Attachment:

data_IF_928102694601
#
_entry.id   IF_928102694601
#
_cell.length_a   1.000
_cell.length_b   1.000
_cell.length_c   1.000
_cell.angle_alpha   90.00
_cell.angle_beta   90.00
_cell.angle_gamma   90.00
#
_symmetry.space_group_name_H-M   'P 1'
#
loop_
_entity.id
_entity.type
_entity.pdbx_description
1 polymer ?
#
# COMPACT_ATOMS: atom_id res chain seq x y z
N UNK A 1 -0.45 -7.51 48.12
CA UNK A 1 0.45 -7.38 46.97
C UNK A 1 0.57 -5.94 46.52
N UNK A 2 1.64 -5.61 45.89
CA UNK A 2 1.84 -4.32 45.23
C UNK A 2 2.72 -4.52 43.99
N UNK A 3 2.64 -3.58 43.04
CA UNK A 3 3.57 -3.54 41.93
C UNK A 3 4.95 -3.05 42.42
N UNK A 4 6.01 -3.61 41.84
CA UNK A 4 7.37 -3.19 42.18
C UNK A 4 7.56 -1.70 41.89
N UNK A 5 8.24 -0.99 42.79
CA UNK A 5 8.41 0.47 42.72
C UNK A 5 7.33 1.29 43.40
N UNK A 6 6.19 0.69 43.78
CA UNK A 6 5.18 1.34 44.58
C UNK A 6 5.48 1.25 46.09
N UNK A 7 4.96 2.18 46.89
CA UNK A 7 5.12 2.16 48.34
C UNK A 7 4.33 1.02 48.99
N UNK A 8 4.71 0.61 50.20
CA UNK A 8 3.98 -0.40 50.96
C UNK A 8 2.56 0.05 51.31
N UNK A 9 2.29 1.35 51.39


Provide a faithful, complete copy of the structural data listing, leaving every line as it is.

data_IF_928102694601
#
_entry.id   IF_928102694601
#
_cell.length_a   1.000
_cell.length_b   1.000
_cell.length_c   1.000
_cell.angle_alpha   90.00
_cell.angle_beta   90.00
_cell.angle_gamma   90.00
#
_symmetry.space_group_name_H-M   'P 1'
#
loop_
_entity.id
_entity.type
_entity.pdbx_description
1 polymer ?
#
# COMPACT_ATOMS: atom_id res chain seq x y z
N UNK A 1 -0.45 -7.51 48.12
CA UNK A 1 0.45 -7.38 46.97
C UNK A 1 0.57 -5.94 46.52
N UNK A 2 1.64 -5.61 45.89
CA UNK A 2 1.84 -4.32 45.23
C UNK A 2 2.72 -4.52 43.99
N UNK A 3 2.64 -3.58 43.04
CA UNK A 3 3.57 -3.54 41.93
C UNK A 3 4.95 -3.05 42.42
N UNK A 4 6.01 -3.61 41.84
CA UNK A 4 7.37 -3.19 42.18
C UNK A 4 7.56 -1.70 41.89
N UNK A 5 8.24 -0.99 42.79
CA UNK A 5 8.41 0.47 42.72
C UNK A 5 7.33 1.29 43.40
N UNK A 6 6.19 0.69 43.78
CA UNK A 6 5.18 1.34 44.58
C UNK A 6 5.48 1.25 46.09
N UNK A 7 4.96 2.18 46.89
CA UNK A 7 5.12 2.16 48.34
C UNK A 7 4.33 1.02 48.99
N UNK A 8 4.71 0.61 50.20
CA UNK A 8 3.98 -0.40 50.96
C UNK A 8 2.56 0.05 51.31
N UNK A 9 2.29 1.35 51.39